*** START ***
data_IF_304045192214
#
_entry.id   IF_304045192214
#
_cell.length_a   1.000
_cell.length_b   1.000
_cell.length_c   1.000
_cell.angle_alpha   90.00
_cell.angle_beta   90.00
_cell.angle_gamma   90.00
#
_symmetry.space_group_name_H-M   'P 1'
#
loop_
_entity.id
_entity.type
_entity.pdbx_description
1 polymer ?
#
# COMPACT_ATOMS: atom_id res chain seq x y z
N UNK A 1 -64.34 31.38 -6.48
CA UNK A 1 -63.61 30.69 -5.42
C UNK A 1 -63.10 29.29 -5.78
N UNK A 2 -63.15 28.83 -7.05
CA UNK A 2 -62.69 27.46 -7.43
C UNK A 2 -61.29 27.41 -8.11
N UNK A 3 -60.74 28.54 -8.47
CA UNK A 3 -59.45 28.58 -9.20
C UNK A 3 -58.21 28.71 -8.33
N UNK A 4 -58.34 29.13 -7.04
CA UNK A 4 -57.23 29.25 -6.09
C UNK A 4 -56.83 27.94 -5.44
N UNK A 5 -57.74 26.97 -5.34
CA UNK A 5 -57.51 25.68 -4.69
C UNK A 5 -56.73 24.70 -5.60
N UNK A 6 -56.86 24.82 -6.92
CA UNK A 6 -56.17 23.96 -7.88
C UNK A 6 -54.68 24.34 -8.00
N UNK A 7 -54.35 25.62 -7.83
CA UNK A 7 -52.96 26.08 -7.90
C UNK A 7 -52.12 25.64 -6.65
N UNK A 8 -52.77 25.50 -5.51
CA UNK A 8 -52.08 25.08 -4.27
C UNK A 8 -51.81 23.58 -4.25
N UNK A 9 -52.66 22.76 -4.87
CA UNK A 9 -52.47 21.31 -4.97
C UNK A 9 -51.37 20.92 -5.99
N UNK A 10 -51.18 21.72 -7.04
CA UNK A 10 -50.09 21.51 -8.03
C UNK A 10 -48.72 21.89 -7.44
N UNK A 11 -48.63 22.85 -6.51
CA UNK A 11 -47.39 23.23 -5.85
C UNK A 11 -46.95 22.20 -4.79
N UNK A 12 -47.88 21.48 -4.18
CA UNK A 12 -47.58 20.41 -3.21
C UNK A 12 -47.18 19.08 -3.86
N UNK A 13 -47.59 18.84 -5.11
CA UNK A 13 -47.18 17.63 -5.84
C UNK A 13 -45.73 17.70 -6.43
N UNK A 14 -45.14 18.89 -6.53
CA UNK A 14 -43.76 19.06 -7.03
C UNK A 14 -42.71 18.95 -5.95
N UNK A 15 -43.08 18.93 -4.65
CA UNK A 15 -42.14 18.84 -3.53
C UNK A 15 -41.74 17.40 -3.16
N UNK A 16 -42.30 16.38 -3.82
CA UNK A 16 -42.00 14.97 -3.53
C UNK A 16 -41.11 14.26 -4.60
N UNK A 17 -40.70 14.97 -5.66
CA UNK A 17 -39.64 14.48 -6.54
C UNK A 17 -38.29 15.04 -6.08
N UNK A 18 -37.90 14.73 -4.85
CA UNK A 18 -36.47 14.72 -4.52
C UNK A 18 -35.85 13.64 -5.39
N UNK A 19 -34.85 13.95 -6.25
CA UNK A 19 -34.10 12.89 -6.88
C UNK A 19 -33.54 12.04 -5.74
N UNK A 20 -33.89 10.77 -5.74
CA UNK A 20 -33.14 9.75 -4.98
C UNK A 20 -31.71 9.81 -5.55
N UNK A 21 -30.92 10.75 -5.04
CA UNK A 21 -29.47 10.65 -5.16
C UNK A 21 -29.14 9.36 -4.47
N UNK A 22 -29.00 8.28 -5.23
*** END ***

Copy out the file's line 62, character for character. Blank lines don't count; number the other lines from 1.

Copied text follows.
C UNK A 14 -42.71 18.95 -5.95